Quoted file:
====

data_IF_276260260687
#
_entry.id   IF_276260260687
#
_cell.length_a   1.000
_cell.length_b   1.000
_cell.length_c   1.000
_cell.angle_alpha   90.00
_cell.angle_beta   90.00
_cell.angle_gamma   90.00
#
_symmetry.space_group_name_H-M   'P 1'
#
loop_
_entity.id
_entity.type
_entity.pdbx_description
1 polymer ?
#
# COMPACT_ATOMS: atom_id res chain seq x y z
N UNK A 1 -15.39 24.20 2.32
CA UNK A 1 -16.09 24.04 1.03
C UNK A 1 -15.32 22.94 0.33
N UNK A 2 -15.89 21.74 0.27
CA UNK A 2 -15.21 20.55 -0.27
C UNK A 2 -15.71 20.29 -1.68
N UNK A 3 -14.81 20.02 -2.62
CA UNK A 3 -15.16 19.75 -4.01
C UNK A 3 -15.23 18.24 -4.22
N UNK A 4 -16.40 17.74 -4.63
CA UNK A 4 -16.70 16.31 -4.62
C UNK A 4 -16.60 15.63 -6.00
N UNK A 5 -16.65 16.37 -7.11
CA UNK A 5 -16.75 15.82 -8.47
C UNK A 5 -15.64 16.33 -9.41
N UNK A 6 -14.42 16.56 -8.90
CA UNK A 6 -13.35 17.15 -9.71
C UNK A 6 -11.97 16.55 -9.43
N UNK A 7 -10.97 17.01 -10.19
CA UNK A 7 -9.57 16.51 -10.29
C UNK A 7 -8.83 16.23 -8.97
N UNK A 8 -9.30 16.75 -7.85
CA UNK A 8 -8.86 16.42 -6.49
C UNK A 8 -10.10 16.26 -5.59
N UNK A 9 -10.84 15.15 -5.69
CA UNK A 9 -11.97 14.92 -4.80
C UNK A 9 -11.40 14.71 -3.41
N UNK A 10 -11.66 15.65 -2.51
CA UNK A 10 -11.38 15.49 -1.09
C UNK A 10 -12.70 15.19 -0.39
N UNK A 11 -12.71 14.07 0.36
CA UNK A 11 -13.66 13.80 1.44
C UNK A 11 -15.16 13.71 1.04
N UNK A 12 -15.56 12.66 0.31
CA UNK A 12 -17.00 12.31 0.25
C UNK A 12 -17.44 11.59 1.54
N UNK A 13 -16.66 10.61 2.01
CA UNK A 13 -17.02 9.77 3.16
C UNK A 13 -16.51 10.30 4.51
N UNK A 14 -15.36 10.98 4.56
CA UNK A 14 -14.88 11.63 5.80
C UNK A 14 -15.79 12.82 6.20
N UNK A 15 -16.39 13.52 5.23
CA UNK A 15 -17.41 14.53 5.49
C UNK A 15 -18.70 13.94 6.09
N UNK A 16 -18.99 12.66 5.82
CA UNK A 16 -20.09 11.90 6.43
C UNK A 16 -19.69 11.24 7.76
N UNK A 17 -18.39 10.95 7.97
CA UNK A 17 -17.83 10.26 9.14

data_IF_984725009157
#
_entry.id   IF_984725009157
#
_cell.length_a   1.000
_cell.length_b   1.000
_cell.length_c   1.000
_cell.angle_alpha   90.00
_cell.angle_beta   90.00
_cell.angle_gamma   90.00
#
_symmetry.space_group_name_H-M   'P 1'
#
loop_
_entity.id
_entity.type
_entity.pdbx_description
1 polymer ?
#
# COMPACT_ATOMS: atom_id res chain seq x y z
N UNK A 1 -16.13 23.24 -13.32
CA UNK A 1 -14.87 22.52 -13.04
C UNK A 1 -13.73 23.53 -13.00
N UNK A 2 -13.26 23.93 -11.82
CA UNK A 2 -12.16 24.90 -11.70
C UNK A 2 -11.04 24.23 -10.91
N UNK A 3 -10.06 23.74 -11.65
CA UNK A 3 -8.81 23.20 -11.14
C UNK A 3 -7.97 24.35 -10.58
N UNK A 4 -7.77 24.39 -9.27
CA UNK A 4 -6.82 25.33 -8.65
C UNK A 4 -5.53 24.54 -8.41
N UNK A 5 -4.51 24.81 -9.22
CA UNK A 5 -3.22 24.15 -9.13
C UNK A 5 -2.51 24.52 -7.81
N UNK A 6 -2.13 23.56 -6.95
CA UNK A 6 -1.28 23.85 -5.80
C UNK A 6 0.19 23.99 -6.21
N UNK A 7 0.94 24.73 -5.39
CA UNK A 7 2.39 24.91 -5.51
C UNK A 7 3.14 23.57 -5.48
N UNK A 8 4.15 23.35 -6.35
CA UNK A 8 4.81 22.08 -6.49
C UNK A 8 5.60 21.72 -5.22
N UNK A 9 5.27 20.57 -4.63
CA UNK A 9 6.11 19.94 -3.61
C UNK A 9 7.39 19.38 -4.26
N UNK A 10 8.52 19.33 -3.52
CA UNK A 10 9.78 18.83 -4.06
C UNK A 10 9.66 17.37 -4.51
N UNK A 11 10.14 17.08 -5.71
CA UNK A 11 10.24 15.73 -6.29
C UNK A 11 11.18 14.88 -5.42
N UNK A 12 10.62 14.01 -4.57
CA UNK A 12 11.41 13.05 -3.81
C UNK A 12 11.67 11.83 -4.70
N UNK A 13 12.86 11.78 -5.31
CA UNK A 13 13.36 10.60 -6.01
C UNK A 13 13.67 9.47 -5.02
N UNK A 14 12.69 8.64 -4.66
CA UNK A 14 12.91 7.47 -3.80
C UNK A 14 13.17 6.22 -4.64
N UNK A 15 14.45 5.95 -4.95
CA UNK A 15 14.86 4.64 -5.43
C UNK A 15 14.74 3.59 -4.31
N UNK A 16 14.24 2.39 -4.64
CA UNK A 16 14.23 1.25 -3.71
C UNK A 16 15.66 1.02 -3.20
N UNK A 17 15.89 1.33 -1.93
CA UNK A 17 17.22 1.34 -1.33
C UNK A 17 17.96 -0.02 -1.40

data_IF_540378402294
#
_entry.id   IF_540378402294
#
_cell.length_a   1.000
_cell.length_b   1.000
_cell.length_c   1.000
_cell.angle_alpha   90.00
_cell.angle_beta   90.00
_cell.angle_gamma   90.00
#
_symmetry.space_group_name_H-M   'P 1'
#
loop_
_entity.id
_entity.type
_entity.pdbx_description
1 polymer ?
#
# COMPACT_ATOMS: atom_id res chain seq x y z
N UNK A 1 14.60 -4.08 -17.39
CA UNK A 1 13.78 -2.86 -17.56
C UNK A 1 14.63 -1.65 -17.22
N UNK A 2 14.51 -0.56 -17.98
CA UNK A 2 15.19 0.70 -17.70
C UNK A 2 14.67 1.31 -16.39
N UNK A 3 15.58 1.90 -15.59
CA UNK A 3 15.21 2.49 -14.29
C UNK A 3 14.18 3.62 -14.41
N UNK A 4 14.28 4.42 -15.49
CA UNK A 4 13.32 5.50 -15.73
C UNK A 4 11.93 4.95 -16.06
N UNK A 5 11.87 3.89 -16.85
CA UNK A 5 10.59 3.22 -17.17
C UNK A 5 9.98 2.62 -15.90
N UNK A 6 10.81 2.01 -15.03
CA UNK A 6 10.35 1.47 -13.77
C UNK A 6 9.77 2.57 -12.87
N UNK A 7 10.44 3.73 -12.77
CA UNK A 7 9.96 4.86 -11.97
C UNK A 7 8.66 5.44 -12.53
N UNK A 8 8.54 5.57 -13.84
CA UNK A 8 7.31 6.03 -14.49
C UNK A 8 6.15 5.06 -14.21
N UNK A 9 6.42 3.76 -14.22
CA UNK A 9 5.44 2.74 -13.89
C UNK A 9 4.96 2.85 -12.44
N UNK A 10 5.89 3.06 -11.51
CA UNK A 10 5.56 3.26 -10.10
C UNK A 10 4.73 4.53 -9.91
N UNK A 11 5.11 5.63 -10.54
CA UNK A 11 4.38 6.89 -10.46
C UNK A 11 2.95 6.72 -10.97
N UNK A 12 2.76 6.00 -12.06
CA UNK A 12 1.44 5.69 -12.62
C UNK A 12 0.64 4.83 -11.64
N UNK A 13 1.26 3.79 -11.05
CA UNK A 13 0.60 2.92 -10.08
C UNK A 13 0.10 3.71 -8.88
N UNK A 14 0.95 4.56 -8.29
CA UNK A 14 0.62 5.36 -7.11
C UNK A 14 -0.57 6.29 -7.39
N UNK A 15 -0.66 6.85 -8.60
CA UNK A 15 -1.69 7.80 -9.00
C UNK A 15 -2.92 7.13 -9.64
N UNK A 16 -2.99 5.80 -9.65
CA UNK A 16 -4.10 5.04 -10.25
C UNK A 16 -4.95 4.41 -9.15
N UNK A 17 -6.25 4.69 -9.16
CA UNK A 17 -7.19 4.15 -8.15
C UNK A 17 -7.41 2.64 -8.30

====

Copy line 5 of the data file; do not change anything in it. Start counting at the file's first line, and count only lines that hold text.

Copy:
_cell.length_a   1.000